Kgauhelo Dube incorporates her knowledge and experience in traditional advertising into the work she does within the arts, culture and heritage field. She combines these on an eclectic mix of projects, including her own brainchild, #longstorySHORT.
#longstorySHORT was launched in March 2015 to promote African literature through interactive events. These events feature the work of African writers, discussions about important topics affecting literacy in Africa and the sale of books.
Kgauhelo continues to be part of a wide array of projects from festival management, content production for TV to acting as a strategic consultant to various artists, cultural foundations and corporations.
She was 2015 nominee for Mbokodo Women in Arts award in the category of “Promotion of Arts and Culture in the Media”.
You worked as a brand strategist for a firm. Why did you make the move to literature?
I didn’t move from brand strategy environment to literature. I’d say I moved to the arts, culture and heritage sector. I made the move because I believe there’s a big role that the arts, culture and heritage sector play in social change, especially in South Africa, a country with a huge identity crisis.
The European framing of public discourse is disturbing. Popularising and normalising versus romanticising African ideas, identities, philosophy, languages are instrumental to unlocking the various economic, moral and societal crises we are currently facing.The arts can play a huge role in social change, especially in South Africa @kgauzagp Click To Tweet
#longstorySHORT has been well received since its inception in March last year. What is the ‘short’ story behind the name, and how was the idea born?
Popular culture has in one way or another succeeded amplifying (whether tastefully or not) very important issues, and so we felt that we could tap into those same strategies and platforms to normalise the culture of reading.
#longstorySHORT hosts a podcast in Setswana. Do you see any financial benefits to publishing in African languages? Is there a growing market for such books for young Africans writers to tap into?
It’s difficult to focus on creating a business model around a culture that has been demonised over centuries. So, whilst there’s an opportunity in getting more Africans to read in indigenous languages, the first port of call would be for us as Africans to love ourselves enough to understand the potential transformative value of the wisdom that’s locked up in our languages.
Being African shouldn’t be about wearing “costumes” on our independence days and during Africa month. There’s no point in pouring a lot of resources in creating African content and selling it to people who mostly associate upward mobility and sophistication with European brands, languages, lifestyles and frame of reference.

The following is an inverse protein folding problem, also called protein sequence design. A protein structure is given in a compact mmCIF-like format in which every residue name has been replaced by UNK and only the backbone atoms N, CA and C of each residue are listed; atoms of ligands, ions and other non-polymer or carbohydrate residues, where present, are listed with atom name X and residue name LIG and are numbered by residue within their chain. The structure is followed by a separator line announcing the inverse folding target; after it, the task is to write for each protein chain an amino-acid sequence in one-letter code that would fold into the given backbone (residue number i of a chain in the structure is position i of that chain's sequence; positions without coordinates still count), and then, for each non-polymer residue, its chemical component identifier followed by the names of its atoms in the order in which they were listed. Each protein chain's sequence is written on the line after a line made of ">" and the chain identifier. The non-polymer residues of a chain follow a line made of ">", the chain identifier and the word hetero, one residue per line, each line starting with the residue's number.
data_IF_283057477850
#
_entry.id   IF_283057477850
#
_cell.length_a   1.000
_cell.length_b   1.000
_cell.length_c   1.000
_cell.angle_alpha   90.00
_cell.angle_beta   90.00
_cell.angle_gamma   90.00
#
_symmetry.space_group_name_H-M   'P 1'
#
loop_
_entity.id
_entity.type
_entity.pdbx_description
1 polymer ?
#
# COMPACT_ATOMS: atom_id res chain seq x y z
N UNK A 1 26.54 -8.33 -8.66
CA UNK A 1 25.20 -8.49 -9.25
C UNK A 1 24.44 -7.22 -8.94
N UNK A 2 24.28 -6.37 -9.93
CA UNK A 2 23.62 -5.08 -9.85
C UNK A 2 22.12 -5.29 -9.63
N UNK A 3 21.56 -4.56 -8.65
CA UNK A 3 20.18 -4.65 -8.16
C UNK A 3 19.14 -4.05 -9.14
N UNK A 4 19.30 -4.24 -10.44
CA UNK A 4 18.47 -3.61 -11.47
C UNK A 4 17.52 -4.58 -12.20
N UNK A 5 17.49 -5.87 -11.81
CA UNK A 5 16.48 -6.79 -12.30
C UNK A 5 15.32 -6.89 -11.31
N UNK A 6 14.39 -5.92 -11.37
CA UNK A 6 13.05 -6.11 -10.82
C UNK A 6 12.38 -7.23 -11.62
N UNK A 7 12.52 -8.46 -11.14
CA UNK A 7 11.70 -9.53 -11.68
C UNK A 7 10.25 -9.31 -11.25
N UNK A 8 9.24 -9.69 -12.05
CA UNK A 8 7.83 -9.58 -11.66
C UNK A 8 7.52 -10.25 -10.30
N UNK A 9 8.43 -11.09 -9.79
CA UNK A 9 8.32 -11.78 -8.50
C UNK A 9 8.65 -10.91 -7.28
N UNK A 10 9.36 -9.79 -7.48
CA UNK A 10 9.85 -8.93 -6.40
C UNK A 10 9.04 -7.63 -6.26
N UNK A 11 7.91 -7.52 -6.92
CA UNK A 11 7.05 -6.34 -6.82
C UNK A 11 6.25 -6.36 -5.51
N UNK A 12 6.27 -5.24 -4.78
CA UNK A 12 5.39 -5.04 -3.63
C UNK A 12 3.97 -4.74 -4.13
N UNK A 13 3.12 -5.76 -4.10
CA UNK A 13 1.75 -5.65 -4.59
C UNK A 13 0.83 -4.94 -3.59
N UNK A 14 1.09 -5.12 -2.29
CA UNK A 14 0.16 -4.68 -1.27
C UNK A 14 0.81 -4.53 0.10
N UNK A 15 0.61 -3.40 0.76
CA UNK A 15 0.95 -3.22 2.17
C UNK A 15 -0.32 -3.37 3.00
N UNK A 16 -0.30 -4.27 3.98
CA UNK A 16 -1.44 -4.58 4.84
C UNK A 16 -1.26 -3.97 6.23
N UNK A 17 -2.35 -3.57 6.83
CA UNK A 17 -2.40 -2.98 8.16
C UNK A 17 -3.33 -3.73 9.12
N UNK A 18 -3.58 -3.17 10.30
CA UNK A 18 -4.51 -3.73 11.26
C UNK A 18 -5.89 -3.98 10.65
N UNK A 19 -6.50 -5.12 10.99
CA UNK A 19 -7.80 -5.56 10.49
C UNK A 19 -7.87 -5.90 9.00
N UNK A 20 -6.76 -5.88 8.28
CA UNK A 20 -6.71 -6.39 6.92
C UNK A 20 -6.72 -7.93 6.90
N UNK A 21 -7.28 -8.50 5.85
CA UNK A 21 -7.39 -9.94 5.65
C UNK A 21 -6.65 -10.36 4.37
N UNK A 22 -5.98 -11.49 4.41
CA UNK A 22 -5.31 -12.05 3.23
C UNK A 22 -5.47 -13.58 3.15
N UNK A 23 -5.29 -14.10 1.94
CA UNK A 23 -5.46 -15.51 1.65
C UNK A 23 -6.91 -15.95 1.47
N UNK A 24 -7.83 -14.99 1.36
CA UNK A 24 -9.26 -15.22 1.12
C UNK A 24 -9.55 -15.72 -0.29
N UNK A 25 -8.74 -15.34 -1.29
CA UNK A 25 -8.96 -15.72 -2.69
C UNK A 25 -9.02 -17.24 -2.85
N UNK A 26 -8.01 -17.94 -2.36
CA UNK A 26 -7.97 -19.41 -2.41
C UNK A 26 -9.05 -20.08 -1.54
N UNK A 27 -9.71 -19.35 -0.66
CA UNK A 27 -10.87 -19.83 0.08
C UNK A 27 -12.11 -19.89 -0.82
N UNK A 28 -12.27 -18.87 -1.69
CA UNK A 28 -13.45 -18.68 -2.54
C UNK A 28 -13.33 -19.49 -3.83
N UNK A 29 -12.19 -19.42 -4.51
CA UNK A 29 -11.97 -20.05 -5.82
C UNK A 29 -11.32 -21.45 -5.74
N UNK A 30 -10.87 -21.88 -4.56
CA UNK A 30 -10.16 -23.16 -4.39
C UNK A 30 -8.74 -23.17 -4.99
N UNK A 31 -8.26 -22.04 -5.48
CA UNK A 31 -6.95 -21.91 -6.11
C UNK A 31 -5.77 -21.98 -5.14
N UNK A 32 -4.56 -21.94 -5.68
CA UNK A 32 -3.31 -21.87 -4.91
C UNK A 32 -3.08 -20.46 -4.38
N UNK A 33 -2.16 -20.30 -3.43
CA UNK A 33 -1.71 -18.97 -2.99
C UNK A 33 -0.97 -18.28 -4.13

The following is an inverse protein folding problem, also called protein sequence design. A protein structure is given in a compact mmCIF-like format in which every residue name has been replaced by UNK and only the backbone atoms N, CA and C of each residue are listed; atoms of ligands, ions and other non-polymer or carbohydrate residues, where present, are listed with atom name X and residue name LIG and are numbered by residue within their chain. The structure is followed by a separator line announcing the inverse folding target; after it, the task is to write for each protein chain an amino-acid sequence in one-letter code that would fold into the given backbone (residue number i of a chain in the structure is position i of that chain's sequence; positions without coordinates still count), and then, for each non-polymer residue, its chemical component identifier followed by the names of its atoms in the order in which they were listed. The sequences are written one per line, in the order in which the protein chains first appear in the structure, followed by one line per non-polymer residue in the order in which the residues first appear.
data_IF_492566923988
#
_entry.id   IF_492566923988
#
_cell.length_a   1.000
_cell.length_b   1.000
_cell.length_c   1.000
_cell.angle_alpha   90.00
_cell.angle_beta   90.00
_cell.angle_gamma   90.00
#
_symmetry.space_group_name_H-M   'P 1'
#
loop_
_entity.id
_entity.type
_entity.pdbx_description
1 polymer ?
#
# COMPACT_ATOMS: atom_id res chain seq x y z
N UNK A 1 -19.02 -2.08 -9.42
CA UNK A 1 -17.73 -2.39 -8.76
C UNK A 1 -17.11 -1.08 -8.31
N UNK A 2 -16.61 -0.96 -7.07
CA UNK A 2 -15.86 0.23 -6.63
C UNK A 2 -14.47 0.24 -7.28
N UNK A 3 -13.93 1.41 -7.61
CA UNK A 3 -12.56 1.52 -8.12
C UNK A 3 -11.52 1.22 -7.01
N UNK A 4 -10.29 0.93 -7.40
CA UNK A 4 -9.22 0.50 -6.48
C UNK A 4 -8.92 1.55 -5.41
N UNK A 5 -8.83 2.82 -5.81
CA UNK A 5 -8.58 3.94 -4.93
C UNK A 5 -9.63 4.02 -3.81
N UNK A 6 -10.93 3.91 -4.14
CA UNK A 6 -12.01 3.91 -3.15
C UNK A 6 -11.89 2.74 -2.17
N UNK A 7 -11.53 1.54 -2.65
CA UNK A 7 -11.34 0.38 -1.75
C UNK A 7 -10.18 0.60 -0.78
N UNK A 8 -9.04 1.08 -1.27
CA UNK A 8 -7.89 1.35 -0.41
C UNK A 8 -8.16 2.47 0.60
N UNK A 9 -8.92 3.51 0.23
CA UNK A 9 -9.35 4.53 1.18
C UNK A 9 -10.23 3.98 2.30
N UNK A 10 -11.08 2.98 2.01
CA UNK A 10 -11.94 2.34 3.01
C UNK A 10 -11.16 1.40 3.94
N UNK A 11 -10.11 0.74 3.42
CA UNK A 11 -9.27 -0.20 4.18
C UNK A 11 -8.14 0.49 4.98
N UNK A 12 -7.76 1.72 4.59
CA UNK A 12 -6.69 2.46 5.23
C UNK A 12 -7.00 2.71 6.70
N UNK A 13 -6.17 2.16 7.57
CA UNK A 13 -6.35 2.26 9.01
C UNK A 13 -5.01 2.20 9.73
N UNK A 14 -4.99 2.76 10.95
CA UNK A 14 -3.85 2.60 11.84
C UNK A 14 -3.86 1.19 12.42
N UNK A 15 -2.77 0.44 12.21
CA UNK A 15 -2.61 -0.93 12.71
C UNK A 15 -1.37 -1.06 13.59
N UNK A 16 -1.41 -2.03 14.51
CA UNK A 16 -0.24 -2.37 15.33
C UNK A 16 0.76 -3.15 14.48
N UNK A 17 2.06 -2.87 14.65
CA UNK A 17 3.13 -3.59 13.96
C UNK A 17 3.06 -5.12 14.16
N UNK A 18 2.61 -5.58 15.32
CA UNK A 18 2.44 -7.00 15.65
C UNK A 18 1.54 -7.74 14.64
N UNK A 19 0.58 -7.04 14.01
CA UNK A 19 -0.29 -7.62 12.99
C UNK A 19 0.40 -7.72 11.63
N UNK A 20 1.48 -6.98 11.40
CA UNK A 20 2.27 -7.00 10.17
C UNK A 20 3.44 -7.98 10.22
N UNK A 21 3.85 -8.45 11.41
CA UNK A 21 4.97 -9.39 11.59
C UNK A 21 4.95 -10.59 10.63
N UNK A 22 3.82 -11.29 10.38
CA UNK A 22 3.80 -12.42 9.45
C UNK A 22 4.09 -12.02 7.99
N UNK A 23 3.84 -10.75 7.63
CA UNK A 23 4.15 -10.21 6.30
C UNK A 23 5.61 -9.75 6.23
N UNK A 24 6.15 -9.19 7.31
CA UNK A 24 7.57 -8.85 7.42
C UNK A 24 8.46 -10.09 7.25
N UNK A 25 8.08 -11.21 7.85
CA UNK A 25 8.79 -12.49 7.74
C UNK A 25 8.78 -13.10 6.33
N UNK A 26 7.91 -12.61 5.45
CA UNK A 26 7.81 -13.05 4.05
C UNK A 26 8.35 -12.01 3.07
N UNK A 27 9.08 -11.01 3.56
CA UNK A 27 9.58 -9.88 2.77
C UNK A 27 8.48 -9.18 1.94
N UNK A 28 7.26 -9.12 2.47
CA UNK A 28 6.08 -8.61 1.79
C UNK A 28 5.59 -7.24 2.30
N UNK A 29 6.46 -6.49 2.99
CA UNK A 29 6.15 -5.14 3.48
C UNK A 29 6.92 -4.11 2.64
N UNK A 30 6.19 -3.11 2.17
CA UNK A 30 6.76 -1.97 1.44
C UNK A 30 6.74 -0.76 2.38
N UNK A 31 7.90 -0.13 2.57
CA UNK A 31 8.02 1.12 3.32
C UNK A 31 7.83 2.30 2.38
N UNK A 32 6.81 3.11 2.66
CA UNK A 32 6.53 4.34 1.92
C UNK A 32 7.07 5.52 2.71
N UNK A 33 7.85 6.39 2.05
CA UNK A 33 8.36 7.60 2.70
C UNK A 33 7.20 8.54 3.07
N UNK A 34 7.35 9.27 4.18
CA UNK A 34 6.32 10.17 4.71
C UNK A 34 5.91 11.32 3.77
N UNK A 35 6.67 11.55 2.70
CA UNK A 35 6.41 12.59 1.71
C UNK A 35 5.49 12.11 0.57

Once we’ve dealt with the mind-shift, yes, then there are great opportunities for publishers, writers and content creators to disseminate exciting books, films, learning software in our languages! Think about it, Setswana is not only spoken in Botswana. SA has a huge population of Setswana speakers as well. Remember, we didn’t create the borders so there’s linguistic spill over in countries that border each other.#longstorySHORT has celebrities endorsing African literature as its marketing strategy. Click To Tweet
It’s understandable for writers to participate in the reading events organised by #longstorySHORT. But no one expects a celebrity to participate in them. Why was it important to get them involved?
This is where we use the tactics employed by the marketing industry. It is a classic case of celebrity endorsement.
Instead of endorsing a beverage, the participating celebrity is endorsing African literature.
With 92% of local libraries closed in South Africa and the rise of ebooks, are print publishers in Africa staring at a bleak future?
The going statistic is that 92% of predominantly black schools don’t have functional libraries.
However, there’s been a surge in local libraries being built in these areas post-apartheid, which is why a lot of #longstorySHORT readings happen there.
How does #longstorySHORT engage with those who, for whatever reason, can’t attend readings and don’t have access to the internet?
#longstorySHORT is one of many literacy/ literature promotion campaigns. The scope for the change that needs to happen is not only going to be achieved by us.
There’s an exciting growth in literary entrepreneurship with many great young thinkers tackling the illiteracy conundrum in many different ways. There are festivals, online book clubs, bloggers, road-shows, master-classes and a host of other exciting things happening at the same time. It’s a special time for African writers.According @kgauzagp to there’s an exciting growth in literary entrepreneurship Click To Tweet
In addition to the work #longstorySHORT is doing, what else can be done to help Africans publishers thrive and encourage bookstores to stock more African literature?
Since a nation’s literacy rate has a direct link to its GDP, more official interventions need to happen. There’s lots of policy around eradicating illiteracy, but there’s very little enforcement, monitoring and evaluation.
Governments have to have a more urgent, creative and spirited approach to these problems. It’ll never be enough to highlight these challenges within the contexts of calendar days such as World Book Day and World Mother Tongue Day. Consistent intervention is key.
What does the future hold for African literature, and more specifically for #longstorySHORT in the coming year?
From a promotional perspective, we believe the brand #longstorySHORT has high equity. Now the challenge is maintaining the frequency of readings and reaching remote audiences all over the continent.
That requires some brave brand managers and philanthropists pledging their marketing budgets and collaborating with us.
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